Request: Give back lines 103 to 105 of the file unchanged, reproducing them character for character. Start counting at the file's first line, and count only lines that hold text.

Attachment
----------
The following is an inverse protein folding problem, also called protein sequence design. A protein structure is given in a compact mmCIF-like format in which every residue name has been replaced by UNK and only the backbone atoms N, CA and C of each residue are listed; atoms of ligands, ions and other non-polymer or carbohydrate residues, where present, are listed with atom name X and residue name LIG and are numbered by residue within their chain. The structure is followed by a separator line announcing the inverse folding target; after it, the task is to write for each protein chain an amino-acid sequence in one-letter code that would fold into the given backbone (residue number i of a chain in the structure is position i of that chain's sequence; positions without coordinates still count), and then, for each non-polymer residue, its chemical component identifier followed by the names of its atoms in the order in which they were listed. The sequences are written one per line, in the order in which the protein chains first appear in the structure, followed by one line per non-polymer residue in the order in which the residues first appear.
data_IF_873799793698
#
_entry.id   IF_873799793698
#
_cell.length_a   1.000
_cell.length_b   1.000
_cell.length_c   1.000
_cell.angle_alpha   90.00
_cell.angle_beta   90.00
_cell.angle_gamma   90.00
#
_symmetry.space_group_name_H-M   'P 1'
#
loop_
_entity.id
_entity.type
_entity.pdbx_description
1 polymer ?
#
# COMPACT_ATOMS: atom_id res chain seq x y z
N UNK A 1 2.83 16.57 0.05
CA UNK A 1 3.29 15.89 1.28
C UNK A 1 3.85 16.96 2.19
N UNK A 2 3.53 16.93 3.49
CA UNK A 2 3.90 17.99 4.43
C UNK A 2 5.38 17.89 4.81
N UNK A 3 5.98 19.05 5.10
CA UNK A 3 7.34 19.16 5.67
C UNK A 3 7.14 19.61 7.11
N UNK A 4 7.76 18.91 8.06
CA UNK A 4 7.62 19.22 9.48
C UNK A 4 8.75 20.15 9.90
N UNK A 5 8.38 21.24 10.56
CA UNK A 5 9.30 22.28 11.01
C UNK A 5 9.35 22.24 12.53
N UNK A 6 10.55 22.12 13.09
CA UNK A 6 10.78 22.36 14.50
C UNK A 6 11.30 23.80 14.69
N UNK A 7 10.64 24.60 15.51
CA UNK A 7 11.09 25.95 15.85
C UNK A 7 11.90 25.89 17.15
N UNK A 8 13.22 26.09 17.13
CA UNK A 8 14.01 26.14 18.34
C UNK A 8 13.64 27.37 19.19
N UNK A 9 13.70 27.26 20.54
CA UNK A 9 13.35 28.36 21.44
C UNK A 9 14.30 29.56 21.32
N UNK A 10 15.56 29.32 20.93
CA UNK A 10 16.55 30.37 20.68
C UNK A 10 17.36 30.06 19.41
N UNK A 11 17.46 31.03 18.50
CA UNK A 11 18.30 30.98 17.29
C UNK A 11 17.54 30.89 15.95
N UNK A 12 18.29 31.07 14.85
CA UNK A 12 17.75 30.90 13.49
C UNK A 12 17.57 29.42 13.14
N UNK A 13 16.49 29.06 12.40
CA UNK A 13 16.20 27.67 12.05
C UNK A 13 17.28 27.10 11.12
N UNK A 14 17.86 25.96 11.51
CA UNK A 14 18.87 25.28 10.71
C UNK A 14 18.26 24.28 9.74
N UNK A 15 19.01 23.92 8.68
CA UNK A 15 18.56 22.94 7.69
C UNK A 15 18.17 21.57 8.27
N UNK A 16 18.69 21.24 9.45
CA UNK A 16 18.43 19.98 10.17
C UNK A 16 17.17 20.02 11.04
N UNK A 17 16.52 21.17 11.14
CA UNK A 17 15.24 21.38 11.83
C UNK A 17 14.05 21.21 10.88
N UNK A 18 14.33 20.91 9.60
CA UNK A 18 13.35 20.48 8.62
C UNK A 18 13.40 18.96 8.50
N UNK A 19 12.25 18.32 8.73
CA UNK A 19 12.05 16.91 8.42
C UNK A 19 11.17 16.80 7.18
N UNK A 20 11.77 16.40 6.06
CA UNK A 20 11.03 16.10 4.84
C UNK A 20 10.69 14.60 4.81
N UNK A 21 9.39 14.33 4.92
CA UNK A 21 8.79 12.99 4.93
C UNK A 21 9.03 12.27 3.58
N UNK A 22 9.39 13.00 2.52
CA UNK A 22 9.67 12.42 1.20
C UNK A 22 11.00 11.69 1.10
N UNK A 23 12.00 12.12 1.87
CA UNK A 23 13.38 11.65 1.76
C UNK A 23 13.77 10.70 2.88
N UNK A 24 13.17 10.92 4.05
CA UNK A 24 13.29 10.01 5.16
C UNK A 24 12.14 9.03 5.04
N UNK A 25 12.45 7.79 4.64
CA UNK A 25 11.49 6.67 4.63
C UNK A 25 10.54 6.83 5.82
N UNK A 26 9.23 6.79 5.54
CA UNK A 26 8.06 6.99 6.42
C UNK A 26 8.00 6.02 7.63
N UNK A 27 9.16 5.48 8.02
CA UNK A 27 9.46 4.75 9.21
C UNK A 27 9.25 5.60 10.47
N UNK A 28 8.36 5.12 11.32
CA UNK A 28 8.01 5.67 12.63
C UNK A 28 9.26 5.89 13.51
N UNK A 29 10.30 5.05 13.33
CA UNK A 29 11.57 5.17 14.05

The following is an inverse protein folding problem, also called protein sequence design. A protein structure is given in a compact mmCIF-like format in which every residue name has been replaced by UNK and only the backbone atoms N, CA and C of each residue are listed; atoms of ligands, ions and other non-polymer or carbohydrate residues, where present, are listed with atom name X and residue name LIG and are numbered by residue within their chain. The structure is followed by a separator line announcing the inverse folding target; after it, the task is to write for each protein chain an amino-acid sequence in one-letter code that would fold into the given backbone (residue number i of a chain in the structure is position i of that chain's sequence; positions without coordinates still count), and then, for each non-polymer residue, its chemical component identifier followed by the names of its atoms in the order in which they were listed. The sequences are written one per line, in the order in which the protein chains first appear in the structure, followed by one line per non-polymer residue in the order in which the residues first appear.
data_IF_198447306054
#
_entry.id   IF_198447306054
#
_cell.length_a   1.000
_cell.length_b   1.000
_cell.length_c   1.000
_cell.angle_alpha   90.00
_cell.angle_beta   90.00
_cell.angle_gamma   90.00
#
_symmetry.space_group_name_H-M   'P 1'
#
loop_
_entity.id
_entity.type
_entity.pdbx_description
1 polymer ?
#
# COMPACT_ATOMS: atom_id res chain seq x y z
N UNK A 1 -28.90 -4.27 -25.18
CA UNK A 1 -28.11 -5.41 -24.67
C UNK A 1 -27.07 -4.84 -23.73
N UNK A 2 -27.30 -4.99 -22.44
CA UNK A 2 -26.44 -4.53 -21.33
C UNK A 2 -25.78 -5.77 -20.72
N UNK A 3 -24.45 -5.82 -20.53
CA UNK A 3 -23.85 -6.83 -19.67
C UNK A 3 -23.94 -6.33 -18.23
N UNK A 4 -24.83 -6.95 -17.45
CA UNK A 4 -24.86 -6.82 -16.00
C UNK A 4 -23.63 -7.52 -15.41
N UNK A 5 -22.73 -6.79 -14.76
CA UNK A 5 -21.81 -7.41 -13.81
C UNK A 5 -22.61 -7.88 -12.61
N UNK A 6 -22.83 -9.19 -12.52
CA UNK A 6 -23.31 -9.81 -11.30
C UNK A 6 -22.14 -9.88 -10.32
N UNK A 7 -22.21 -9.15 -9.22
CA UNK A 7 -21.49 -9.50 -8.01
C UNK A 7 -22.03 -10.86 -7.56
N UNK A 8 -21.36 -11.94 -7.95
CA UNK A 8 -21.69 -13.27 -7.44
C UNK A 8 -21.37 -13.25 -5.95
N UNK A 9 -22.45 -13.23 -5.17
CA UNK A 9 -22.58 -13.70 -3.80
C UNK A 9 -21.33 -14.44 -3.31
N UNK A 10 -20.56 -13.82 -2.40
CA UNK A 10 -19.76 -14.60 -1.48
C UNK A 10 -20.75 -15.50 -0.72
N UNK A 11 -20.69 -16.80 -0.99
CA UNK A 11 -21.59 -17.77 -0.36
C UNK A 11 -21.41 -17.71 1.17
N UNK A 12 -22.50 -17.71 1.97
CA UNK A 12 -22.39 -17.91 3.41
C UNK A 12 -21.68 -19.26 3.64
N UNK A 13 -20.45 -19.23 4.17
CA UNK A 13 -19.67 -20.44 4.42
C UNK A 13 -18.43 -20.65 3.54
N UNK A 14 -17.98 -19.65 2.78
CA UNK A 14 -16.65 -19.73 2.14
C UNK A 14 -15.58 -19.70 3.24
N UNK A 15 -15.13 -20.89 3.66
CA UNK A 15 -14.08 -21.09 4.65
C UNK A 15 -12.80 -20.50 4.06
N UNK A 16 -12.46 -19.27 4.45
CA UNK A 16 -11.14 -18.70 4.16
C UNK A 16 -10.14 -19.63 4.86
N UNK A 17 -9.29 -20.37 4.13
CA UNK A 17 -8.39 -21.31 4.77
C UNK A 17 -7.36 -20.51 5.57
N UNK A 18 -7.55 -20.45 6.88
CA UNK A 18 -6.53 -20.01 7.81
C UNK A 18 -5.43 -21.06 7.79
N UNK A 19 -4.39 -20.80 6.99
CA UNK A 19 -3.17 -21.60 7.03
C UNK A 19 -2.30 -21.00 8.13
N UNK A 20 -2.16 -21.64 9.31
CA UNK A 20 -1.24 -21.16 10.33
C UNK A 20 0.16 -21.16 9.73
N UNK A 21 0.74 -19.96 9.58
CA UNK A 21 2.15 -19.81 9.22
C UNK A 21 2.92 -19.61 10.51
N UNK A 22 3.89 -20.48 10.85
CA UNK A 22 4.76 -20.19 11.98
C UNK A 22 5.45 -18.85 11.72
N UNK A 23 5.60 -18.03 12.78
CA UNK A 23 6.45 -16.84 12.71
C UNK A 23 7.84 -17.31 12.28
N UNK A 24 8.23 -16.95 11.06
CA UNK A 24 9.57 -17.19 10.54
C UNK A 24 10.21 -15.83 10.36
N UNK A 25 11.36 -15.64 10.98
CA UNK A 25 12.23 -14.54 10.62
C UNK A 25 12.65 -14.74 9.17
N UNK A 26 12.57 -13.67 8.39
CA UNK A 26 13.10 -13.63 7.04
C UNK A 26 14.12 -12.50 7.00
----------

N UNK A 28 8.36 5.12 11.32
CA UNK A 28 8.01 5.67 12.63
C UNK A 28 9.26 5.89 13.51